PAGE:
Shadowing of Cubans a classic spy tale
5 set for trial in September
By CAROL ROSENBERG
Herald Staff Writer
Federal agents spent at least four years shadowing the Cuban spy
ring that was
unmasked in South Florida last year, at times bugging and searching their homes
in a persistent game of cat and mouse reminiscent of the Cold War.
Cuban agents, in turn, used traditional tools of Soviet-style
spy craft -- microdots
and code names, encrypted computer disks and hidden compartments.
In what intelligence experts say could cast a spotlight on the
shadowy world of
Cuban-U.S. espionage, five suspects in the case are scheduled to go on trial in
September. But defense lawyers are so swamped under government estimates of
more than 10,000 pages of classified material that they may seek a delay.
Meantime, the few court records made public in the case so far
offer a rare
glimpse into the Cold War era struggle that has simmered for decades in South
``Since 1995, court-ordered surreptitious entries of residences,
surveillance, had shown the existence and operation of a group of clandestine
agents of the Cuban government in South Florida,'' writes U.S. prosecutor
Caroline Heck Miller in one memorandum defending two FBI searches.
FBI agent Raul Fernandez writes in another affidavit that the
``investigated the movements, communications and residences'' of some of the
accused spies as far back as 1995 -- the year before Cuban MiGs shot down two
Brothers to the Rescue aircraft in the Florida Straits.
Four South Florida men were killed when the Cubans fired missiles
aircraft on Feb. 24, 1996; accused spy master Gerardo Hernandez is charged
with conspiracy to commit those murders.
Still unclear from the public documents is why U.S. authorities
unmask the spy ring in the early morning hours of Sept. 12, 1998, when agents
swept through seven homes from Hollywood to Key West and arrested the 10
accused spy members.
Only Hernandez was charged in the shoot-down, seven months after
the rest are accused of acting as unregistered agents of a foreign government and
other lesser espionage-related charges, for example, snooping on exile
organizations and trying to gather intelligence on U.S. military operations in
Miami and Key West.
Case documents portray the Cuban agents as steeped in a world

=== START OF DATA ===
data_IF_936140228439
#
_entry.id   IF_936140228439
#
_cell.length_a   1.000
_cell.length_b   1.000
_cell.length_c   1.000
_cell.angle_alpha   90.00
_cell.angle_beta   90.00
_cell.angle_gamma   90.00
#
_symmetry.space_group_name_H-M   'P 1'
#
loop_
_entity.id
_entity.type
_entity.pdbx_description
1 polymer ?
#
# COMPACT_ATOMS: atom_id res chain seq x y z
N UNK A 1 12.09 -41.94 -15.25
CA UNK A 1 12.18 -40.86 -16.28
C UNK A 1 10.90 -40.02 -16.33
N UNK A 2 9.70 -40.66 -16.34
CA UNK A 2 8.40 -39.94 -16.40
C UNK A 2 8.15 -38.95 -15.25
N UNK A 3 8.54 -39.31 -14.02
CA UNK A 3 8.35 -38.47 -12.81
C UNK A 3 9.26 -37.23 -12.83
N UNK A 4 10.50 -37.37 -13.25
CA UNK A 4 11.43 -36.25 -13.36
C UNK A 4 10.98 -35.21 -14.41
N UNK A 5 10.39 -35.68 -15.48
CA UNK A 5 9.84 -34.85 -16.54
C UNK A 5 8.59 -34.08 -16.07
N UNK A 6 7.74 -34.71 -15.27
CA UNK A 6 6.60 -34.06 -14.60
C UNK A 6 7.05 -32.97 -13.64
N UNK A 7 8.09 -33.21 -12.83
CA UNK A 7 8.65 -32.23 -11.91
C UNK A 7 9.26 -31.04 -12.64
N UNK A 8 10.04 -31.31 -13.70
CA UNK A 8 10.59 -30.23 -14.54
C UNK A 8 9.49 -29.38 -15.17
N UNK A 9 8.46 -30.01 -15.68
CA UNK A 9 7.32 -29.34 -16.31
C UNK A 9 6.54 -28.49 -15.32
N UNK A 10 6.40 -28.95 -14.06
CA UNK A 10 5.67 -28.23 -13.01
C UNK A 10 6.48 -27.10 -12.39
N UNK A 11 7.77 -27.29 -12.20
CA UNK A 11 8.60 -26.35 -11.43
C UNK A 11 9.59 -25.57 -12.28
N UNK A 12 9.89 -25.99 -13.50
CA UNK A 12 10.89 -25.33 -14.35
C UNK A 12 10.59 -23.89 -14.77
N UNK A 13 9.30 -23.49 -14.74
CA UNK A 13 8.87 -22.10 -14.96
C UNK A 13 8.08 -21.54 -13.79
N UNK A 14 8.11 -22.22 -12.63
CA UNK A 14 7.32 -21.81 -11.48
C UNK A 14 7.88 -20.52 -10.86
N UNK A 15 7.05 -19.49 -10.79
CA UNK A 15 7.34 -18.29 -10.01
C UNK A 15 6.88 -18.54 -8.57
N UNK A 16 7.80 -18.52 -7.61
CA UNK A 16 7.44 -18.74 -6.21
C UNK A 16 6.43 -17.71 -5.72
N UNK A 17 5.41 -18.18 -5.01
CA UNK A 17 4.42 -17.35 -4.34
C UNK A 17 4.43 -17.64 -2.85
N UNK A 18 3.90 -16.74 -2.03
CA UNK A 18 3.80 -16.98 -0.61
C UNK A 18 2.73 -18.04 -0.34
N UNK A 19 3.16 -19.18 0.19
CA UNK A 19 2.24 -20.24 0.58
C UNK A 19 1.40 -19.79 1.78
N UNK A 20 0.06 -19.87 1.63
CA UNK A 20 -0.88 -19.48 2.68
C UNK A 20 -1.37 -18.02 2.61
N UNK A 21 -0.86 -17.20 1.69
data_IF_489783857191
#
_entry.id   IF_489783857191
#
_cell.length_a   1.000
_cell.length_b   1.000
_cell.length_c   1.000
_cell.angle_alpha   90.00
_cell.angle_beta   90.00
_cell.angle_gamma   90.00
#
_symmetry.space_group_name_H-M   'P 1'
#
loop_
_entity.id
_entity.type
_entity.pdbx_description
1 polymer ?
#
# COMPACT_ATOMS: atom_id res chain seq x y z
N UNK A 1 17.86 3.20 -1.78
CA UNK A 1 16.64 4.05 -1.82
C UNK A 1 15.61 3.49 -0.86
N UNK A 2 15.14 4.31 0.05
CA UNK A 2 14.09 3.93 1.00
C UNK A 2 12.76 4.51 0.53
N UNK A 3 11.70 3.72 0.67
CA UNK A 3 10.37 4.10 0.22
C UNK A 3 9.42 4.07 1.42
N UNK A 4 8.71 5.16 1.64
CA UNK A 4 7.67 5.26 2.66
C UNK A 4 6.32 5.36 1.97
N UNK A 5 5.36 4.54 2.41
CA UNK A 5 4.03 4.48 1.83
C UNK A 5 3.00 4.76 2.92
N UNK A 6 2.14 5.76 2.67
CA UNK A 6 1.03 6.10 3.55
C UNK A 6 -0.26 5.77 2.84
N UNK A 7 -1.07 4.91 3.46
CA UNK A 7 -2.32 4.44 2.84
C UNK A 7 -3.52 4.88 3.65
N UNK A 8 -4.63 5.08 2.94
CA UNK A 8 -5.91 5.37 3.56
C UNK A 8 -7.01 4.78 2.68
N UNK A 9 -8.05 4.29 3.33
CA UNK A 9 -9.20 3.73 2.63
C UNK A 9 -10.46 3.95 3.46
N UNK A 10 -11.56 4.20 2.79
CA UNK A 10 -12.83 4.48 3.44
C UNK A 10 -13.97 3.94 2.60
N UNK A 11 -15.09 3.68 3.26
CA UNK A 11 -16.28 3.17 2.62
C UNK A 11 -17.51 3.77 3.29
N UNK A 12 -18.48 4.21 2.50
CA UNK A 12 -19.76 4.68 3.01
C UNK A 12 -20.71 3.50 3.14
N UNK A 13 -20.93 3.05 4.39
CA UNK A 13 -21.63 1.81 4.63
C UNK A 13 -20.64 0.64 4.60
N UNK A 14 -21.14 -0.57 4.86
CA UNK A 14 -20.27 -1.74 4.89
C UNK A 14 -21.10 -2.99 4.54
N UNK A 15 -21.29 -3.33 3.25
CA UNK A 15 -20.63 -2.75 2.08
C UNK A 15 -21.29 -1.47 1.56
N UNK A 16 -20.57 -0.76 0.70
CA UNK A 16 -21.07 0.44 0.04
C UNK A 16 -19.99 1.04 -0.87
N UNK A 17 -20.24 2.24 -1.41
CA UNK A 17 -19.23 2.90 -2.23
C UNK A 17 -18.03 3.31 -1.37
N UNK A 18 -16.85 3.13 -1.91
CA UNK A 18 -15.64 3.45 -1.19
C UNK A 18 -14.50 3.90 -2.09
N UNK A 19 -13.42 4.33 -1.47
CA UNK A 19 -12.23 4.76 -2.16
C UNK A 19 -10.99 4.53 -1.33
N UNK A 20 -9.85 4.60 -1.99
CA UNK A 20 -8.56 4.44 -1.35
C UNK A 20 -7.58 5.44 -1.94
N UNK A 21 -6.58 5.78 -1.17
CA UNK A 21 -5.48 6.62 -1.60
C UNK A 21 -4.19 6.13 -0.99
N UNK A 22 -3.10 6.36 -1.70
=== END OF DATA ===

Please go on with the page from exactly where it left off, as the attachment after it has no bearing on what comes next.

Cuban agents allegedly used code names and identities of long-dead
children, hid encryption pads inside stereo speakers and sewed passports into
the fur collar of a woman's coat. They allegedly hollowed out the counter of a
Miami Beach kitchen and shuttled secret reports from South Florida to New York.
U.S. counterintelligence agents, for their part, followed them,
searched their homes, tapped their phones and eavesdropped on their
conversations, according to details contained in affidavits filed by two different FBI
Fake ID cards
They sliced open the cover of a book and found fake ID cards hidden
inside -- a
video club card, driver's license, birth certificate.
Five months before the FBI unmasked the ring, agents armed with
warrant slipped into the alleged spy master's North Miami Beach apartment,
searched it and planted a listening device. ``Electronic surveillance of the
apartment has reflected continuous conversation since then -- on matters
pertinent to activity on behalf of the government of Cuba,'' according to one federal
In classic spy novel intrigue, two of the accused spies are described
agents, informing to the FBI on the one hand, while reporting back to Havana on
the bureau's inner workings.
They are identified as Juan Pablo Roque, who double-defected back
to Havana on
the eve of the Brothers to the Rescue planes shoot-down; and Rene Gonzalez, a
former Brothers pilot who had joined Ramon Saul Sanchez's Democracy
Movement at the time of his arrest.
Prosecutor Miller alleged at one court hearing that Roque, on
orders from Havana,
introduced Gonzalez to the FBI in January 1996 as a potential drug-trafficking
Seven months later -- in August 1996 -- FBI agents realized Gonzalez
was in fact
a double agent, working for Cuba, Miller said. So they introduced him to U.S.
Other anecdotes from court files suggest the Cubans knew they
watched -- but not how aggressively.
An example: Accused spy master Hernandez's North Miami Beach neighbors
knew him as Manuel Viramontes. Actually a captain with Cuban military
intelligence, he said he was from Puerto Rico, paid $580-a-month in rent on his